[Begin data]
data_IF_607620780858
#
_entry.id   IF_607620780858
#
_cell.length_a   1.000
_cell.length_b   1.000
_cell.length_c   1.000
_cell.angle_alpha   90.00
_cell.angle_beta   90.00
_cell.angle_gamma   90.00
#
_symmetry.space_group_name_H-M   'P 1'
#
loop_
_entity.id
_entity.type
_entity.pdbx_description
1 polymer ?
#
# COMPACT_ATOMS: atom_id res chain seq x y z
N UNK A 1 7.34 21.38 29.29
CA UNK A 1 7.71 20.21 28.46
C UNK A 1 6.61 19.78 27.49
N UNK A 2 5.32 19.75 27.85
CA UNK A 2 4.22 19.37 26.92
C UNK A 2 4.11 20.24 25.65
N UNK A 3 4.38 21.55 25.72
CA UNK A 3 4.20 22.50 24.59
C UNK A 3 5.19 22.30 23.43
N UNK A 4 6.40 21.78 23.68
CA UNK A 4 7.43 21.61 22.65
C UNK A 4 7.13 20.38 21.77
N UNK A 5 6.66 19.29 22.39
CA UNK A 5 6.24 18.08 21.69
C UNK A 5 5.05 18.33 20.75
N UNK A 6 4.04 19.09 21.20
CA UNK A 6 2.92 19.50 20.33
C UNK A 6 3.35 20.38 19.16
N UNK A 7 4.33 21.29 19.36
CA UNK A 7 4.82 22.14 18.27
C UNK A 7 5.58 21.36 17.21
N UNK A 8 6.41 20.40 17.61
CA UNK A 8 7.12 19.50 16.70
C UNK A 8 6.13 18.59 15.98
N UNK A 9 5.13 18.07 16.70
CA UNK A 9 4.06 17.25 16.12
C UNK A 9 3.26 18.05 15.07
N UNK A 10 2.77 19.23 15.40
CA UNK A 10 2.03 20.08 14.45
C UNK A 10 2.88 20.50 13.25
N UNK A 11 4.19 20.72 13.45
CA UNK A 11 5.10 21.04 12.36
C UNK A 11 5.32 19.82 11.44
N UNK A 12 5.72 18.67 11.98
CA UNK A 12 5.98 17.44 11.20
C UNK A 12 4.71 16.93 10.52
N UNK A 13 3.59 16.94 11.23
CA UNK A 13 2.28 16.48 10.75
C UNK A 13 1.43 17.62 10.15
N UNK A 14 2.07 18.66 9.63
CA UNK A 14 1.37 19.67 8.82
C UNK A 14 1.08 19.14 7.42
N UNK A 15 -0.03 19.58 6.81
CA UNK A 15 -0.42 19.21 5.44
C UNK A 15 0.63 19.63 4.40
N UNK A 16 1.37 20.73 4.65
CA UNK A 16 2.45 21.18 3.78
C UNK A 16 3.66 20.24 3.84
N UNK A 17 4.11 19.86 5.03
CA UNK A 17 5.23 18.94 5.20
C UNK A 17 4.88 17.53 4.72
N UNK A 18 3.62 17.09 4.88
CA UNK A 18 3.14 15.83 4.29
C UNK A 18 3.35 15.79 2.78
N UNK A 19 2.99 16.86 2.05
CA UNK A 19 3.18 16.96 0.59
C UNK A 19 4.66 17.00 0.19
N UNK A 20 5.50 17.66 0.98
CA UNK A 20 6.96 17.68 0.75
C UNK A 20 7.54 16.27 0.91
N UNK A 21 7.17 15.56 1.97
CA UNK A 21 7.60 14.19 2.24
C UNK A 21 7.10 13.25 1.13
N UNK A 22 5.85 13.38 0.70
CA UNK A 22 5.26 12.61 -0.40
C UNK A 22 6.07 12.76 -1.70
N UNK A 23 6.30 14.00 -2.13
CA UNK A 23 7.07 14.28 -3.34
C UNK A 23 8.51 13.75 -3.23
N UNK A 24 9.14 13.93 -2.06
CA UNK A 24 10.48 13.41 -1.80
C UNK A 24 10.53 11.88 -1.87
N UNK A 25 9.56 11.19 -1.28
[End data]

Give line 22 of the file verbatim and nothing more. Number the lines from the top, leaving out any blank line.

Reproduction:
CA UNK A 1 7.71 20.21 28.46